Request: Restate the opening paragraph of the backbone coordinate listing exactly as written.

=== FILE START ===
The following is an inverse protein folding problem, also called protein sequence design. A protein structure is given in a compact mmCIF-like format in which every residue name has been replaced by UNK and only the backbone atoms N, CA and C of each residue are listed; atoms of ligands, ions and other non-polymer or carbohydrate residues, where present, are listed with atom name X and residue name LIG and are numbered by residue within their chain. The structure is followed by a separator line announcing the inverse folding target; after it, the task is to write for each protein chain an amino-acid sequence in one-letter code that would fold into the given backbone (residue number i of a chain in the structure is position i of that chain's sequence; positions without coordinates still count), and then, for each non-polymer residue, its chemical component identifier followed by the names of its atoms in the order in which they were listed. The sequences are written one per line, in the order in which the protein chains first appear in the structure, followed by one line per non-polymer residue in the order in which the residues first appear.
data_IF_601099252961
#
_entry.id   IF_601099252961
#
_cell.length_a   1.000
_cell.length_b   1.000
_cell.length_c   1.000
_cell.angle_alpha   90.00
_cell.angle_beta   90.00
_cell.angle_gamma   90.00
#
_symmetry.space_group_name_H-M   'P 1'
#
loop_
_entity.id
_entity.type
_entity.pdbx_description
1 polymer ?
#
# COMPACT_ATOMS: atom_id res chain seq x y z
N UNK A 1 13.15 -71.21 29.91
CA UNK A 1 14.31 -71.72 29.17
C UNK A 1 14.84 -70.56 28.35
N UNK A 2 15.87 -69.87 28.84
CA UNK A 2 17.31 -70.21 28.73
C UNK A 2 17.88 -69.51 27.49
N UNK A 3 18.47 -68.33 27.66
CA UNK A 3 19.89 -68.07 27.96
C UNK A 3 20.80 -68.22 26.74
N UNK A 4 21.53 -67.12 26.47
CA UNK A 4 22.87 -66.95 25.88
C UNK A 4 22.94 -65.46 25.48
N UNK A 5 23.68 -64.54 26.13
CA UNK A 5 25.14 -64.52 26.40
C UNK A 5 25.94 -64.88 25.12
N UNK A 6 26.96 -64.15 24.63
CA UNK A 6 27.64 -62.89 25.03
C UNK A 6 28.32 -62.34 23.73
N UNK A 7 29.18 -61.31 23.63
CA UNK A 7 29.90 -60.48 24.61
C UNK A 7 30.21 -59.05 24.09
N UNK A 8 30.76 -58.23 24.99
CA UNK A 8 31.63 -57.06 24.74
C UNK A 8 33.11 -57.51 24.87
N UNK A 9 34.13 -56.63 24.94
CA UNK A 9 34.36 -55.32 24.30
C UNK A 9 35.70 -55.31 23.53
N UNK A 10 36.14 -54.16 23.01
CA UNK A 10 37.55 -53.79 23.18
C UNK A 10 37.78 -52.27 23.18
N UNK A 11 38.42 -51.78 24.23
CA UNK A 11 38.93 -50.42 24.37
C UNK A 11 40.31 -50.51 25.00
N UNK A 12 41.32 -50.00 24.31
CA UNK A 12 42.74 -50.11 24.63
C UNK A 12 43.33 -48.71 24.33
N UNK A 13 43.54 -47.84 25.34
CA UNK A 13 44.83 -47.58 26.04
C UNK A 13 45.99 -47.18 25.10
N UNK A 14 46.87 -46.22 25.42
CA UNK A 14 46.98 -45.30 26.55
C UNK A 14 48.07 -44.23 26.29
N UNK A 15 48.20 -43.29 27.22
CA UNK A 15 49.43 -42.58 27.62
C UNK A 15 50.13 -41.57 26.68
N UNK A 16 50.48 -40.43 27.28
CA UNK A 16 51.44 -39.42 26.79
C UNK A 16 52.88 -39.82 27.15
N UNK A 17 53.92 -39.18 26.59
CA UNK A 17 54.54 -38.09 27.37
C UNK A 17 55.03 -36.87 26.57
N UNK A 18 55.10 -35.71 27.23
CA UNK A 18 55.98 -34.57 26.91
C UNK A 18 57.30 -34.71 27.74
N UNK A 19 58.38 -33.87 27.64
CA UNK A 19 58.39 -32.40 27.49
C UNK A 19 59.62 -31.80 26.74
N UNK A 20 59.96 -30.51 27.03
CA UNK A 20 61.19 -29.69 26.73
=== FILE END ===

The following is an inverse protein folding problem, also called protein sequence design. A protein structure is given in a compact mmCIF-like format in which every residue name has been replaced by UNK and only the backbone atoms N, CA and C of each residue are listed; atoms of ligands, ions and other non-polymer or carbohydrate residues, where present, are listed with atom name X and residue name LIG and are numbered by residue within their chain. The structure is followed by a separator line announcing the inverse folding target; after it, the task is to write for each protein chain an amino-acid sequence in one-letter code that would fold into the given backbone (residue number i of a chain in the structure is position i of that chain's sequence; positions without coordinates still count), and then, for each non-polymer residue, its chemical component identifier followed by the names of its atoms in the order in which they were listed. The sequences are written one per line, in the order in which the protein chains first appear in the structure, followed by one line per non-polymer residue in the order in which the residues first appear.